Document / search engine: Overcoming hurdles for innovation in industrial biotechnology in Europe Poland Workshop Report
Framework project: The Industrial Biotech Research and Innovation Platforms Centre - towards Technological Innovation and solid foundations for a growing industrial biotech sector in Europe
Short name of the project:
Website link: http://industrialbiotech-europe.eu/wp-content/uploads/2014/07/Poland-Workshop-Report.pdf
CORDIS link if relevant:
The second BIO-TIC regional workshop was held at Technopark, Łódź, Poland on 19th September 2013 and brought together 31 participants to discuss the potential for IB, to identify hurdles and enablers, and to suggest novel mechanisms by which IB uptake could be facilitated in Poland. The most significant hurdles to the IB industry in Poland were related to the academic environment and to the relationship between academia to industry. Academia is more focussed on teaching than the identification and development of new products for industrial applications. Moreover, Polish researchers rarely produce new to the world products, instead modifying existing products. While cooperation with universities, both inside and outside of Poland is good, there is a lack of collaboration between universities and industry and what collaboration does occur is typically with industrial players from outside of Poland. Improved mechanisms to link industry and research are needed, combined with clear and transparent rules on how academia can cooperate with industry. Poland produces a small number of international patents in this area and patent costs, combined with the length of the patenting process, hamper innovation. Matching projects, money, research centres and companies is difficult in Poland and as a result, attracting big name IB players is, and in the absence of action, will continue to be problematic. In general, the potential for the IB sector is not recognised in Poland; medical biotechnology is more visible than IB. Polish IB companies are largely SMEs rather than large players.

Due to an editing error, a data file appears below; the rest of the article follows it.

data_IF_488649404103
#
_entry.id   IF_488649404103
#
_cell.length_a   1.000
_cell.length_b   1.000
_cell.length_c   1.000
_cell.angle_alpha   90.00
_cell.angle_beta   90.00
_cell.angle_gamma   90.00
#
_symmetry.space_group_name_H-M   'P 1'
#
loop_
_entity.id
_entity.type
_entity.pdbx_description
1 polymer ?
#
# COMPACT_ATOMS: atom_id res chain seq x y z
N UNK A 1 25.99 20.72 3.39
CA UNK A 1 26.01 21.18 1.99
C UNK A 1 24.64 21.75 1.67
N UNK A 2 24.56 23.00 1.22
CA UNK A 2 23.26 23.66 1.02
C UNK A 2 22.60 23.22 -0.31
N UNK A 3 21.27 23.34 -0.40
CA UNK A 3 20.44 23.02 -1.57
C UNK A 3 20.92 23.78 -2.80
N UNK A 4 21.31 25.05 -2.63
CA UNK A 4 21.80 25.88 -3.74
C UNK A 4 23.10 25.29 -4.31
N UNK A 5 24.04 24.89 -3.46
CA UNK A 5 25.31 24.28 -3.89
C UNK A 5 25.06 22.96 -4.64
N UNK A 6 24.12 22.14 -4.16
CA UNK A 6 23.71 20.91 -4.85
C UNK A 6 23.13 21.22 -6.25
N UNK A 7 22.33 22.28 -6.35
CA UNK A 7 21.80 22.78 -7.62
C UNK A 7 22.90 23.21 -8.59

There is a lack of tools by which local authorities can aid IB; and what tools do exist (including incentives for students, investors and support for spin-offs) are not well publicised. Poland has a high potential for both research and industrial development in this area; scientists are welltrained, labour costs are competitive and funding is improving. There is increasing support for research centres and facilities, and equipment is thought to be good to world class. It was suggested that one way in which to stimulate innovative industrially-relevant IB projects in Poland would be to develop a tax incentive to stimulate the market. Research projects could then be developed to align with a clear industry need. There are recognised areas of IB expertise which can act as clusters for further developments and Government support is potentially available to help cover the cost of facilities; especially in Special Economic Zones by granting exemption from corporate income tax.
Countries/regions described/represented: Poland